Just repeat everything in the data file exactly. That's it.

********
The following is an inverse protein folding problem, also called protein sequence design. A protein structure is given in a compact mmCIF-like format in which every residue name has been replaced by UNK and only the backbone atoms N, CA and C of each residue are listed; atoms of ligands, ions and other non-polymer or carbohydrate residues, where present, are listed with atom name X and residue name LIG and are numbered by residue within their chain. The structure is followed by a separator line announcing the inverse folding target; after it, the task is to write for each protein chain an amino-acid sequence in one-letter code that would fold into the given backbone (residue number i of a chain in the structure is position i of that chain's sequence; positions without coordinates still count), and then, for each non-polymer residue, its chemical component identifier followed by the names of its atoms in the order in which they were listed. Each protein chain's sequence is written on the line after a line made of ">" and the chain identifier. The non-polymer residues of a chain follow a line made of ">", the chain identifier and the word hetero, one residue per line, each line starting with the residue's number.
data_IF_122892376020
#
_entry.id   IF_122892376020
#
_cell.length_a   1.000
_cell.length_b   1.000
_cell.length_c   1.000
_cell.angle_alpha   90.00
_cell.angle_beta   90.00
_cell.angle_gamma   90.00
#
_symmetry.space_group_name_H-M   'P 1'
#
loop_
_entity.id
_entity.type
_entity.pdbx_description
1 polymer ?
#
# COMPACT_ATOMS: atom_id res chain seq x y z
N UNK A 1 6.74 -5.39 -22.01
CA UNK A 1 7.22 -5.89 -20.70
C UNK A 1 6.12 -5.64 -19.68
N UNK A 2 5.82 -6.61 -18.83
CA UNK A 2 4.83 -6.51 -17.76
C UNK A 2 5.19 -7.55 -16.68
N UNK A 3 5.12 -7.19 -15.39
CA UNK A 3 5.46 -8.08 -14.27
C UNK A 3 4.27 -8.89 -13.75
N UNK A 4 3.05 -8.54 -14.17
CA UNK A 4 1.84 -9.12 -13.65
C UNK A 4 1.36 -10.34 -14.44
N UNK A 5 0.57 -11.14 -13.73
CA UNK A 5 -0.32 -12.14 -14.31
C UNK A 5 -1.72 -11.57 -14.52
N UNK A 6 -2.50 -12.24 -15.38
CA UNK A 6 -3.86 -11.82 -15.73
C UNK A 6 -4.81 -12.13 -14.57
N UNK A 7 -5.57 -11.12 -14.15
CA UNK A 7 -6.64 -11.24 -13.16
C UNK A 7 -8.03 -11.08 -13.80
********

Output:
The following is an inverse protein folding problem, also called protein sequence design. A protein structure is given in a compact mmCIF-like format in which every residue name has been replaced by UNK and only the backbone atoms N, CA and C of each residue are listed; atoms of ligands, ions and other non-polymer or carbohydrate residues, where present, are listed with atom name X and residue name LIG and are numbered by residue within their chain. The structure is followed by a separator line announcing the inverse folding target; after it, the task is to write for each protein chain an amino-acid sequence in one-letter code that would fold into the given backbone (residue number i of a chain in the structure is position i of that chain's sequence; positions without coordinates still count), and then, for each non-polymer residue, its chemical component identifier followed by the names of its atoms in the order in which they were listed. Each protein chain's sequence is written on the line after a line made of ">" and the chain identifier. The non-polymer residues of a chain follow a line made of ">", the chain identifier and the word hetero, one residue per line, each line starting with the residue's number.
data_IF_122892376020
#
_entry.id   IF_122892376020
#
_cell.length_a   1.000
_cell.length_b   1.000
_cell.length_c   1.000
_cell.angle_alpha   90.00
_cell.angle_beta   90.00
_cell.angle_gamma   90.00
#
_symmetry.space_group_name_H-M   'P 1'
#
loop_
_entity.id
_entity.type
_entity.pdbx_description
1 polymer ?
#
# COMPACT_ATOMS: atom_id res chain seq x y z
N UNK A 1 6.74 -5.39 -22.01
CA UNK A 1 7.22 -5.89 -20.70
C UNK A 1 6.12 -5.64 -19.68
N UNK A 2 5.82 -6.61 -18.83
CA UNK A 2 4.83 -6.51 -17.76
C UNK A 2 5.19 -7.55 -16.68
N UNK A 3 5.12 -7.19 -15.39
CA UNK A 3 5.46 -8.08 -14.27
C UNK A 3 4.27 -8.89 -13.75
N UNK A 4 3.05 -8.54 -14.17
CA UNK A 4 1.84 -9.12 -13.65
C UNK A 4 1.36 -10.34 -14.44
N UNK A 5 0.57 -11.14 -13.73
CA UNK A 5 -0.32 -12.14 -14.31
C UNK A 5 -1.72 -11.57 -14.52
N UNK A 6 -2.50 -12.24 -15.38
CA UNK A 6 -3.86 -11.82 -15.73
C UNK A 6 -4.81 -12.13 -14.57
N UNK A 7 -5.57 -11.12 -14.15
CA UNK A 7 -6.64 -11.24 -13.16
C UNK A 7 -8.03 -11.08 -13.80